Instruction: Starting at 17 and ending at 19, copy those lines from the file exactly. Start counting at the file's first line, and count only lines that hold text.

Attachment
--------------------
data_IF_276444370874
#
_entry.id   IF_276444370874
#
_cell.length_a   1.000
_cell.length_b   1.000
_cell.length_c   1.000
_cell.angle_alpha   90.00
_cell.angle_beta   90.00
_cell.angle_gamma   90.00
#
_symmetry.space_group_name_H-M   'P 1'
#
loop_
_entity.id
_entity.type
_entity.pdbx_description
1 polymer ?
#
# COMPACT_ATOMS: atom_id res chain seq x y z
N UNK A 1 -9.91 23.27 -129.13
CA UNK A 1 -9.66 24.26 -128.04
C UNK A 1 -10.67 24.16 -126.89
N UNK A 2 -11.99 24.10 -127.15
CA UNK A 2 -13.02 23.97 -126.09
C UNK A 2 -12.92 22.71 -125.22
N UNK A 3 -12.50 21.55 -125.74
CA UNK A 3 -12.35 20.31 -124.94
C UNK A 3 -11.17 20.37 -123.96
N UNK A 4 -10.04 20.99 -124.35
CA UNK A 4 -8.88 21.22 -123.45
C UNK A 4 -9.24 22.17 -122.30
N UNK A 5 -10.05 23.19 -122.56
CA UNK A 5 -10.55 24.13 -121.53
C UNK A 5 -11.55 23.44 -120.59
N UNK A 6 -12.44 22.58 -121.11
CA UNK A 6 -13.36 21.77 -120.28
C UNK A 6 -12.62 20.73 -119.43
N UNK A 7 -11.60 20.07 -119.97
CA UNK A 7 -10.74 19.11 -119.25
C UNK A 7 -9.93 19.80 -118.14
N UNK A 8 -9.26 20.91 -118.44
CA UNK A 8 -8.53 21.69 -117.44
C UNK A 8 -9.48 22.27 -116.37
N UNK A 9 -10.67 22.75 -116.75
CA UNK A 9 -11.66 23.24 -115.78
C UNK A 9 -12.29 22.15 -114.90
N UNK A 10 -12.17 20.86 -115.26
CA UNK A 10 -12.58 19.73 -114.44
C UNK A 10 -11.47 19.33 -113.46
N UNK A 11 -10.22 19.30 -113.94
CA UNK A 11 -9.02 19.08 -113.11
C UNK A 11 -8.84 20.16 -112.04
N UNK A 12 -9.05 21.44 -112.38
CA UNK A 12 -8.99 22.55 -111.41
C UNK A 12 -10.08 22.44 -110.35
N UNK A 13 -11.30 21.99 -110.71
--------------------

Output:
_entity.pdbx_description
1 polymer ?
#